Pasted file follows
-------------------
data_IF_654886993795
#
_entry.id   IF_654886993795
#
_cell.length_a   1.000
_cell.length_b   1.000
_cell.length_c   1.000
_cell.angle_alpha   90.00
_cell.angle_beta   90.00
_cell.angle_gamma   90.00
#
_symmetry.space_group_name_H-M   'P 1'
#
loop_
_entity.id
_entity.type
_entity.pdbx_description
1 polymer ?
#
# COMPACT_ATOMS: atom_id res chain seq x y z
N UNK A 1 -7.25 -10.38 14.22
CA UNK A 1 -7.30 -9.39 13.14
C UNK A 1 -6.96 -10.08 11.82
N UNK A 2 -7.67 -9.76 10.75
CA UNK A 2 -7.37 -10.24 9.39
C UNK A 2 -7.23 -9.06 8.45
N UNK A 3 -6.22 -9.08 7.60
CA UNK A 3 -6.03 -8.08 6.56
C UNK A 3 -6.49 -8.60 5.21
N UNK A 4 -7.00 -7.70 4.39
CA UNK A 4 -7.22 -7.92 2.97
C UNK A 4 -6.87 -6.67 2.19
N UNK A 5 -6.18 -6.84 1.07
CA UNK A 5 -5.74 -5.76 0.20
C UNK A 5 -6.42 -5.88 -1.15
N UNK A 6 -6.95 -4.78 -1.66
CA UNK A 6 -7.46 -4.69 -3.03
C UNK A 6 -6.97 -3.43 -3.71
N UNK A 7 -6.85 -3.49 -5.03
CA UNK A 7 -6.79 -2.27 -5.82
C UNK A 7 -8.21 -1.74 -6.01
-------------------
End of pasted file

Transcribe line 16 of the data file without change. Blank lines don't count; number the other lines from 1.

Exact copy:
_entity.type